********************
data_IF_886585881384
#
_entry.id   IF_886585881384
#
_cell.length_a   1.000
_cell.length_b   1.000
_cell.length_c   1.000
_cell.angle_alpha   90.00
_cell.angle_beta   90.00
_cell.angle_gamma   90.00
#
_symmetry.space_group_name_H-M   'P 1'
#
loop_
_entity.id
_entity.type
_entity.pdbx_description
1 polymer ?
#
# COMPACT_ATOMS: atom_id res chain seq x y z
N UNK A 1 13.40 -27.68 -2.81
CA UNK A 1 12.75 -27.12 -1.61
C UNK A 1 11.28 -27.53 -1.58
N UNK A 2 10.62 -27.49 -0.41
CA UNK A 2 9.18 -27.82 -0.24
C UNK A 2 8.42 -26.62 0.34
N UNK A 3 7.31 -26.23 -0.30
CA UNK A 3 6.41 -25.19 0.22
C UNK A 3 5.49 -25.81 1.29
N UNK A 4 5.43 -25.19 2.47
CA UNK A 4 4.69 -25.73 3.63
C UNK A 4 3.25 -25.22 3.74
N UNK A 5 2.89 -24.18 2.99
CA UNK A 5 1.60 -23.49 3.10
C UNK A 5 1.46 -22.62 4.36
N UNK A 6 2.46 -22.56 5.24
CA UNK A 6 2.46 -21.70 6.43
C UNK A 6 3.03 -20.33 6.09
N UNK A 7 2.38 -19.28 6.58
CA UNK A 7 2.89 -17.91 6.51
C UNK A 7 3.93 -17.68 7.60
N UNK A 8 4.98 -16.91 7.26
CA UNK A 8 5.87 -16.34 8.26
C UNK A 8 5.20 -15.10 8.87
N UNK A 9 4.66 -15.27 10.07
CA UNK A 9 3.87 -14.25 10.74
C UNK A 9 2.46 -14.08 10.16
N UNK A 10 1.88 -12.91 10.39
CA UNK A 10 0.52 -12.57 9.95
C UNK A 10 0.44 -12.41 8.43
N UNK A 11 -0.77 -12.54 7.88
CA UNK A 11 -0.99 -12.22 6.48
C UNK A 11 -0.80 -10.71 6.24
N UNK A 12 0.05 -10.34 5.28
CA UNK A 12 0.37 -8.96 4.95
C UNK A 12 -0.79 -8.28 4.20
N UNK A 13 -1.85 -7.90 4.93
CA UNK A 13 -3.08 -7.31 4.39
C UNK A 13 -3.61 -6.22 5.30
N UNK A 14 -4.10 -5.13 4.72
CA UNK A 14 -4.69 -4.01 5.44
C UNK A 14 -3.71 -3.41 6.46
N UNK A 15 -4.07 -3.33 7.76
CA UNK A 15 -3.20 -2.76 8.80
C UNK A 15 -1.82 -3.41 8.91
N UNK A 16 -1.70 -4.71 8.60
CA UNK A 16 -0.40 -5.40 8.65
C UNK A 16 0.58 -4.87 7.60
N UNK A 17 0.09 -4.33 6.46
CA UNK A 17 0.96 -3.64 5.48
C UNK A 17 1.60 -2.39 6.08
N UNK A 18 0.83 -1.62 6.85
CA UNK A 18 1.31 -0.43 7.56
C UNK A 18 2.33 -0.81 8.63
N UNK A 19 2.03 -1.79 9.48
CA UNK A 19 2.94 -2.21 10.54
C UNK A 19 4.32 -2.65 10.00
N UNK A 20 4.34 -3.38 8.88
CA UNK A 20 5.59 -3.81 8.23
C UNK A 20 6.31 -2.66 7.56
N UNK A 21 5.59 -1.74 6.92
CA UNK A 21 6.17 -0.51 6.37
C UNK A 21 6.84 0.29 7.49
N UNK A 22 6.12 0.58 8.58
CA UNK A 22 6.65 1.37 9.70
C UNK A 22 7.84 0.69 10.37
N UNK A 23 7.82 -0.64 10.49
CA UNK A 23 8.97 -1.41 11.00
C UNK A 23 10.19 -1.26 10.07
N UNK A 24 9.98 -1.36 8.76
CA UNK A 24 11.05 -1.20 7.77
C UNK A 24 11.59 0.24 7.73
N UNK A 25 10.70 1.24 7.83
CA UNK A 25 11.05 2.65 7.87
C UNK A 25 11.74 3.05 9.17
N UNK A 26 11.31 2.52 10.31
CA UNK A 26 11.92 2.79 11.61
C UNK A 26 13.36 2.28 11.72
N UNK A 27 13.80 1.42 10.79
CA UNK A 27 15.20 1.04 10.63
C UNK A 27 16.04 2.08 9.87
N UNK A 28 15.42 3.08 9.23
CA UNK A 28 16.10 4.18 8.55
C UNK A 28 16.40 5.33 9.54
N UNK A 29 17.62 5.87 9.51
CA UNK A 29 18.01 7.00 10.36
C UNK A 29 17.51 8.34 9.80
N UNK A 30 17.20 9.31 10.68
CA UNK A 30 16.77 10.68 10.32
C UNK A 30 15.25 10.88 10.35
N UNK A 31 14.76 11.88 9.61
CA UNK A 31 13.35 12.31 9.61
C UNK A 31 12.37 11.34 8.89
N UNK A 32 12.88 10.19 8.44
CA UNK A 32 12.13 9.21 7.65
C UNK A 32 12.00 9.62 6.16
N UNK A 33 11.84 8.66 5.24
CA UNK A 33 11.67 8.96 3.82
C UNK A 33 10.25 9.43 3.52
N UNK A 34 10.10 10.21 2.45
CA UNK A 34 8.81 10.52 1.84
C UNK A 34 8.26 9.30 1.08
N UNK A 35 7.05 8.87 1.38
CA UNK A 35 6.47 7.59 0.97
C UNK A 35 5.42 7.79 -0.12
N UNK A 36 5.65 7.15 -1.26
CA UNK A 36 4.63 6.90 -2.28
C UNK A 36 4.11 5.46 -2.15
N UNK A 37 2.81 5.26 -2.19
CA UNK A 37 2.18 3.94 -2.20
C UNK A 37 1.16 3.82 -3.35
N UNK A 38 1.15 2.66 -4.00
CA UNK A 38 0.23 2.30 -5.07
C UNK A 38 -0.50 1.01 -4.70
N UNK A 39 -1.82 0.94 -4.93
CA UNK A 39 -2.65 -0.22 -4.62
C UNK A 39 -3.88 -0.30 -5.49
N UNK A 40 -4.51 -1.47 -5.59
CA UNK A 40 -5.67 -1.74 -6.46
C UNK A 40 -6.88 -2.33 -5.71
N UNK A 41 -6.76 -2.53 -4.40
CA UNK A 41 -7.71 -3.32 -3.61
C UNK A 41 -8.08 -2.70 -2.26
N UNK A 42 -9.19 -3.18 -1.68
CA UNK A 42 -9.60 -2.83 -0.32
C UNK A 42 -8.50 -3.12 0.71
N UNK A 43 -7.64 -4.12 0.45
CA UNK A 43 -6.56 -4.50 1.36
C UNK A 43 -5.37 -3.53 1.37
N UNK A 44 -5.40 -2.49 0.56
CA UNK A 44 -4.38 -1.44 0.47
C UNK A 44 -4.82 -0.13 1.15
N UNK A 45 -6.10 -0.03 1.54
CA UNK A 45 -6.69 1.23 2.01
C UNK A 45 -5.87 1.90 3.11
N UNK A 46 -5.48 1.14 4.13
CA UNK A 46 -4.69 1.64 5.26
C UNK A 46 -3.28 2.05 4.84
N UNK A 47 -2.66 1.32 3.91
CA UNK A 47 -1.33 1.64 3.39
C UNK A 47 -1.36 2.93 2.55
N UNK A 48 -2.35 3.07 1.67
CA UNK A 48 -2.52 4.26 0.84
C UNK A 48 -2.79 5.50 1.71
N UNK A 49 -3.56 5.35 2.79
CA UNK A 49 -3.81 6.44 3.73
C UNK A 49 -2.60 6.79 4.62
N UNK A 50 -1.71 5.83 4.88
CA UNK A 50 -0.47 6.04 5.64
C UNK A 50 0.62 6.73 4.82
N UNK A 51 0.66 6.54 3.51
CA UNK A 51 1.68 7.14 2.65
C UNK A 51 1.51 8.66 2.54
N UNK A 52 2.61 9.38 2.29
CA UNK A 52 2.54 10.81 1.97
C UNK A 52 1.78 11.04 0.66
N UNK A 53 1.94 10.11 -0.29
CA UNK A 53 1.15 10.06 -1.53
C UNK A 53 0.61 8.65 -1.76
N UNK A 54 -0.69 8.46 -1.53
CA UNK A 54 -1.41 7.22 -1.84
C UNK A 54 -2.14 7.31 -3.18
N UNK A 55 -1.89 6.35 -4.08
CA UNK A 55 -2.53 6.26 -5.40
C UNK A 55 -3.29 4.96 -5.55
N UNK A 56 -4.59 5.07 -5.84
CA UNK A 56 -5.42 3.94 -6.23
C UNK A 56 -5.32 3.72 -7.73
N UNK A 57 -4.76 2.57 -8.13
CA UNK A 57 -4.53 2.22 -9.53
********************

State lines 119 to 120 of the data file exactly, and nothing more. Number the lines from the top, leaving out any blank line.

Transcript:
C UNK A 33 10.25 9.43 3.52
N UNK A 34 10.10 10.21 2.45